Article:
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Echoing the Obama administration’s characterization of the tax breaks being enjoyed by the five major oil companies (Exxon, ConocoPhillips, BP America, Shell, and Chevron) as “subsidies,” the Senate tried to remove them on Tuesday, but failed.

The White House said,

The administration believes that, at a time when it is working with the Congress on proposals to reduce federal deficits, the nation cannot afford to maintain these wasteful subsidies.

White House spokesman Jay Carney said that Republicans were more interested in protecting Big Oil’s tax breaks than “finding more responsible ways to spend that money,” calling them “unwarranted subsidies.”

Senate Majority Leader Harry Reid joined the parade, declaring, “Instead of defending oil companies, Republicans should be defending the American taxpayer.” Senator Claire McCaskill (D-Mo.) expanded on the topic: “This is just another piece of the puzzle that we need to get at as we try to take away taxpayers subsidies to Big Oil.” Senator Al Franken (D-Minn.) put in his two-cents’ worth: “We have to stand up and say, ‘Enough is enough.’ While oil prices are gouging the pocketbooks of American families, these companies are on a pace for a record this year. ”

The New York Times also misrepresented the tax breaks: “These subsidies are clearly unnecessary, and returning $2 billion to the Treasury would be a good thing.” Finally, even the President himself could not resist the temptation to confuse the issue of subsidies and tax breaks: “These tax giveaways aren’t right. They aren’t smart. And we need to end them.”

The echo chamber of the mainstream and liberal Democrats merely confirms their attempt to confuse the issue to promote their agenda. Subsidies and tax breaks are different entities entirely, and getting the terms wrong means getting it all wrong.

Writing for The Freeman, Sheldon Richman explains:

A subsidy is a cash grant from the government…. They are direct transfers from the taxpayers to the beneficiaries….

[This] government intervention enables people to obtain money they were not entitled to; the flip side is that someone else is deprived of money he is entitled to.

On the other hand, a tax break allows the owner of the money to keep more of his own money for his own personal use. As Richman explains:

When someone is given any kind of “tax break,” he keeps money that he is entitled to…. Thus, if a person retains some of his own money because of a government action, we should not condemn this as a subsidy.

Exxon’s chairman and CEO Rex Tillerson attempted to defend the tax breaks allowed to his company under the law, noting that raising taxes (removing the tax breaks) would result in lower overall tax revenues for the government. Taxes, he said, are one of several factors the company looks at when making a decision on where best to invest company money, and if tax costs go up, that reduces the opportunities for the company to discover and develop new energy resources.

Also, as noted by Ken Cohen at Exxon’s website, “A tax hike isn’t going to bring down gas prices.”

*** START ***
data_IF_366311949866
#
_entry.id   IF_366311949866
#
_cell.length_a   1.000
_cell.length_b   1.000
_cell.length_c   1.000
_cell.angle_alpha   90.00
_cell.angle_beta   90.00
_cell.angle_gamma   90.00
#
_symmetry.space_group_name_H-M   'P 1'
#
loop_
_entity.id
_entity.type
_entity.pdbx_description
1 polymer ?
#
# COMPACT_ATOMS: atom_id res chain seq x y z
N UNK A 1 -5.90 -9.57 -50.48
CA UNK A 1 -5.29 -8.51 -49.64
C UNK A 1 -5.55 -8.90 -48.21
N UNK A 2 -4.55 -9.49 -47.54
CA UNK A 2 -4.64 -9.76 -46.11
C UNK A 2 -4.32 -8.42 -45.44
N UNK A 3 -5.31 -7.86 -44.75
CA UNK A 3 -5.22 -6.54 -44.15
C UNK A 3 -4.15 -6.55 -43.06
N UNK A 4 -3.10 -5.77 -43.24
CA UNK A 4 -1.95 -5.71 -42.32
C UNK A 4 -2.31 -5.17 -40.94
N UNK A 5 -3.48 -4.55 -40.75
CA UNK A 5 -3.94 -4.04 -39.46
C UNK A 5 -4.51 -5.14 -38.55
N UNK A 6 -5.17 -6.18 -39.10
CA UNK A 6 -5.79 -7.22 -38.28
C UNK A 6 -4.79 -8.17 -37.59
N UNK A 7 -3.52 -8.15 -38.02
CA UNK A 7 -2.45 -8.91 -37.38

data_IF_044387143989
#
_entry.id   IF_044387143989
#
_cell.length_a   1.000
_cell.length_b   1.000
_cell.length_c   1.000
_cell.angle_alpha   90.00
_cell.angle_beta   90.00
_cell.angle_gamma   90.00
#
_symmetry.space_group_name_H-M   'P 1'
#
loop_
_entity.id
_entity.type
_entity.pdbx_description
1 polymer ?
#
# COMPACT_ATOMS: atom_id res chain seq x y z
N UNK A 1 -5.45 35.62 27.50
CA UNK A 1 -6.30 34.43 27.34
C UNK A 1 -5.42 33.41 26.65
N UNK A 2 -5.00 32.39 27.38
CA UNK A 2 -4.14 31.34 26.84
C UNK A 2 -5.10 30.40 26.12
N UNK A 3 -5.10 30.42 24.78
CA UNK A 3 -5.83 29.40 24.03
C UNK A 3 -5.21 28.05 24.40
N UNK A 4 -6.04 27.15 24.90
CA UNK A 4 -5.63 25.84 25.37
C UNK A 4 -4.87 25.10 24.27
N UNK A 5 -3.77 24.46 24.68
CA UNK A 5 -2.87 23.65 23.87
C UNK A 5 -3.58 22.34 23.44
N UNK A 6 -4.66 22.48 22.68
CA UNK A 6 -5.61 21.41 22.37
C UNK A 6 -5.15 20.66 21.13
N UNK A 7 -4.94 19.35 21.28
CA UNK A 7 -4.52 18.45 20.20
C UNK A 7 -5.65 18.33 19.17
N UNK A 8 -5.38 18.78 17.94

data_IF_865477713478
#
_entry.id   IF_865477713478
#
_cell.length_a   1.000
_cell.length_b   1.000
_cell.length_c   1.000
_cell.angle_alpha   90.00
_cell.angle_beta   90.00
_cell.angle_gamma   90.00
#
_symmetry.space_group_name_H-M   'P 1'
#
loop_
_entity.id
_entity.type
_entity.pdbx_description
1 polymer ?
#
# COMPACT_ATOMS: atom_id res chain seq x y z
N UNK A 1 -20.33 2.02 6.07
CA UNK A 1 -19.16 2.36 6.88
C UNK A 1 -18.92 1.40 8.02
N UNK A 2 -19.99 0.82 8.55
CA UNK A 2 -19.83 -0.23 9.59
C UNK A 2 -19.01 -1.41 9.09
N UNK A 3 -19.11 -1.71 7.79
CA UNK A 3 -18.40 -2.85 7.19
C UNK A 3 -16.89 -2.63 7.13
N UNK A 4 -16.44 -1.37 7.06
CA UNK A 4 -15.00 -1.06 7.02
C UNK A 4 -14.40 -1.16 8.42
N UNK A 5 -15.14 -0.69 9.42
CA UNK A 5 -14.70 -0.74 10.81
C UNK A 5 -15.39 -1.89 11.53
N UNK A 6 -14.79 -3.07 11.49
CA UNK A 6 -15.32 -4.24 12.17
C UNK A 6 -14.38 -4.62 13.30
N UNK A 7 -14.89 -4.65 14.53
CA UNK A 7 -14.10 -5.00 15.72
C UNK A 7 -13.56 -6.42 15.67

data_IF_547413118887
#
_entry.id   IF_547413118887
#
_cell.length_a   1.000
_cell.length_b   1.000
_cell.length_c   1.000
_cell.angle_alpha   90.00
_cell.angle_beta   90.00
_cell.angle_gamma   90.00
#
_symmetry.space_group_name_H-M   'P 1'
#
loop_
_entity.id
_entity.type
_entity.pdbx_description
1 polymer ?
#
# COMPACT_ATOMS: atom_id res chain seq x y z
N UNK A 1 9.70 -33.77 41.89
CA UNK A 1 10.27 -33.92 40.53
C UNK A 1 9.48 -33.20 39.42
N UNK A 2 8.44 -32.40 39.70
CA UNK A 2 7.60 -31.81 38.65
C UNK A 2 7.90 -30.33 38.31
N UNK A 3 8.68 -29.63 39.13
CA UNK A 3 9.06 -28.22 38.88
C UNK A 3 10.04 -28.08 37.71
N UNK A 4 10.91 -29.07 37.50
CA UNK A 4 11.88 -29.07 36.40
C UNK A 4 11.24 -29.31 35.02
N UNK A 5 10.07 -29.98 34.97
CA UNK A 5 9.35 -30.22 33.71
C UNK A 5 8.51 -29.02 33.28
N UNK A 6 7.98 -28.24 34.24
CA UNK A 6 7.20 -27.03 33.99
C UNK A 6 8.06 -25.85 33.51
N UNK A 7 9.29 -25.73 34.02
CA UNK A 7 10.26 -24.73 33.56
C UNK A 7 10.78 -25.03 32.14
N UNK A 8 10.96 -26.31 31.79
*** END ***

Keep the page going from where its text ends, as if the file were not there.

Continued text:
Oil companies don’t have the ability to control the price of crude oil (which is the single-largest component of the price at the pump).

Oil companies aren’t able to control global events that account for fluctuations in the marketplace.

And, oil companies aren’t able to control the value of the U.S. dollar, which is weak and [is] a factor in rising commodity prices across the board.

But what oil companies are able to do is invest in new energy supplies—if the policy [and tax] environment allows them to.

And the development of new energy supplies would ultimately bring down the cost of gasoline—it’s a simple case of supply and demand. At lower prices, more gas will be sold, increasing oil companies’ revenues, and ultimately, government revenues through taxes.

Understanding the difference between a subsidy ( and transfer of stolen goods) and a tax break (allowing the owner to keep more of his property), certainly clarifies the issue. Senators playing the “wasteful subsidy” game are seeking short-term benefit from uninformed voters in their districts. Others, like Energy Secretary Steven Chu, have a much different agenda: driving the price of gasoline as high as possible so that inefficient “green” initiatives can compete.

In testimony before the House Subcommittee on Energy and Water Development on March 15, Chu made that abundantly clear:

The President’s budget makes tough choices, cutting in many areas while recognizing that we must invest in strategic areas like clean energy….

[Our efforts] will provide a clear, long-term signal to industry to bring capital off the sidelines and into the clean energy sector.

[We intend to fund these efforts] by cutting back in multiple areas, including eliminating unnecessary fossil fuel subsidies.

In other words, the Obama administration and the Democrats want to use the money that is currently considered as “wasteful subsidies” to the oil companies and use that instead to provide wasteful subsidies to inefficient initiatives.

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